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Golden ticket attack — what is it?

It’s easy to get lulled into a false sense of safety when it comes to cybersecurity. You’ve got multiple security measures, you regularly change your passwords, and you keep software up to date. However, even with all these measures, some malware can still bypass it all. Here’s what you need to know about a golden ticket attack.

Golden ticket attack — what is it?

History of the golden ticket attack

Golden ticket attacks were born from a helpful place but have since been warped for more nefarious purposes. Their story begins with a French researcher, Benjamin Delpy, who wanted to demonstrate the vulnerabilities in Microsoft’s Active Directory. Delpy created mimikatz, a piece of software that helped penetration testers harvest massive amounts of user data. Mimikatz also contained forgery tools that let it bypass encryption measures.

How does a golden ticket attack work?

At its most basic definition, a golden ticket attack allows a hacker to forge and replicate Kerberos Ticket Granting Tickets, or TGTs, from a Kerberos key distribution center. TGTs are created by Kerberos to give temporary access to users who request certain, potentially sensitive, files. Kerberos is the name of the Windows Active Directory authentication protocol. The Kerberos protocol secures time-sensitive TGTs via hashing encryption, which is known as KRBTGT.

The first step of a golden ticket attack involves an actor compromising a machine on the target network — either through a phishing attack or someone physically tampering with the device. Once the cybercriminal has an open door into the network, the golden ticket attack can soon begin. However, four main components are needed for an effective golden ticket attack. For a tech-savvy criminal, the first three items are easy to obtain. The final piece, however, is trickier to get hold of.

    1. Fully Qualified Domain Name, or FQDN. The FQDN is the full domain name for a computer, host, or server online and helps identify its virtual location.
    2. Security Identifier, or SID. A SID identifies any security-related item that Windows can authenticate.
    3. The identifying data of the user/account the hacker wants to break in through.
    4. A KRBTGT password hash, in order to convince a network or system that the TGT provided is legitimate. The biggest flaw of the Kerberos system is that it automatically assumes any TGT that has been hashed via Kerberos encryption is the real deal, allowing hackers to gain access to anything on a network.

How do hackers trick the Kerberos system?

Obtaining the TGT password hash is typically the trickiest part of a Golden Ticket attack. A hacker might go about getting their hands on the hash in several ways. Due to the importance of the password hash, the hacker makes extra effort to steal it. Here are some of the methods a cybercriminal will use.

  • Utilizing old software. The piece of software that spawned the golden ticket attack, mimikatz, is perfect for harvesting data, including sensitive credentials. While it’s a useful tool for penetration testing, it also finds use from hackers.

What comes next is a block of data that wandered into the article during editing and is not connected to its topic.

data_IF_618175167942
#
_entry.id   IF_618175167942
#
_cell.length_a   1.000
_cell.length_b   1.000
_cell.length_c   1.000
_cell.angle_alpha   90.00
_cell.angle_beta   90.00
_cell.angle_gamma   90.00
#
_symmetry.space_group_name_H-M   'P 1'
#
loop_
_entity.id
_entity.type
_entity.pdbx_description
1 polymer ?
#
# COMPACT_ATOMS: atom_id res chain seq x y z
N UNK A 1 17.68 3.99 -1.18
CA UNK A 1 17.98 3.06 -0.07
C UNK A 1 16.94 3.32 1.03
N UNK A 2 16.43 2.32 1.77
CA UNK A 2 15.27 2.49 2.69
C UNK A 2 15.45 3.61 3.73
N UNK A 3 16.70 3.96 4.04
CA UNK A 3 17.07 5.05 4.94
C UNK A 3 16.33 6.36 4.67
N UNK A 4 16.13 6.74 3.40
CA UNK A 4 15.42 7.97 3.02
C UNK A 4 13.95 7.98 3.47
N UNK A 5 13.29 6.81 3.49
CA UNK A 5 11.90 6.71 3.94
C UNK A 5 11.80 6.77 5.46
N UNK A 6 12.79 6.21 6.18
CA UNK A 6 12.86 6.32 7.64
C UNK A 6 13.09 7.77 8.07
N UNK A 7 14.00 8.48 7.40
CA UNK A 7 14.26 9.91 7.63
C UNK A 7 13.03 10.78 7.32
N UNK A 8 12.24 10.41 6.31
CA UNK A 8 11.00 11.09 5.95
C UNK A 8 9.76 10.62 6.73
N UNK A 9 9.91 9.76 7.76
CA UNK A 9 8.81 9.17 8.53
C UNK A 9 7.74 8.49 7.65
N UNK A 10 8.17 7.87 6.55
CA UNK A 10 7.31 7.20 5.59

• Infiltrating a workstation. Never underestimate how far some criminals are willing to go to reach their goal, including acts of workplace espionage. Once a user obtains admin rights, through legitimate reasons or via office meddling, they can access the disk drive and search for credentials hidden behind admin privileges.
  • Finding the NTDS.DIT file. It’s a database that stores all user password hashes for a specific domain. The database is a treasure trove of credentials for determined hackers, and a copy of the file can be found at each domain controller.

Once the cybercriminal finally has the password hash, it allows them access to whatever encrypted files they want – hence the term, “golden ticket,” which refers to the freedom a hacked TGT can provide.

How to protect yourself from golden ticket attacks

When it comes to protecting yourself from a golden ticket attack, it’s not so much a specific cybersecurity tool or software you need to use. It’s rather a set of behaviors and habits you need to commit to memory. While there’s no concrete method of stopping golden ticket attacks entirely, you can reduce the risk of being targeted in several ways.

  • Use endpoint protection. By properly safeguarding an endpoint, you can prevent the use of data harvesting tools similar to mimikatz.
  • Reduce the number of users that can access the KRBTGT password. Naturally, having a smaller circle of trust will make it easier to spot the weak link should you suffer from a golden ticket attack.
  • Address abnormal IT behavior. It’s important to make others aware of abnormalities when it comes to TGTs. For example, most TGTs are only valid for a handful of hours. Should you come across a TGT that is valid for several days, that might be a sign to investigate.
  • Update users with relevant cybersecurity knowledge. An important part of combating golden ticket attacks is knowing how to protect yourself from email phishing.

Pulling off a successful golden ticket attack requires hackers to have a lot of knowledge, and it can take several days or weeks to set up correctly. However, if you focus on maintaining proper cybersecurity routines, you can minimize the risk of falling prey.

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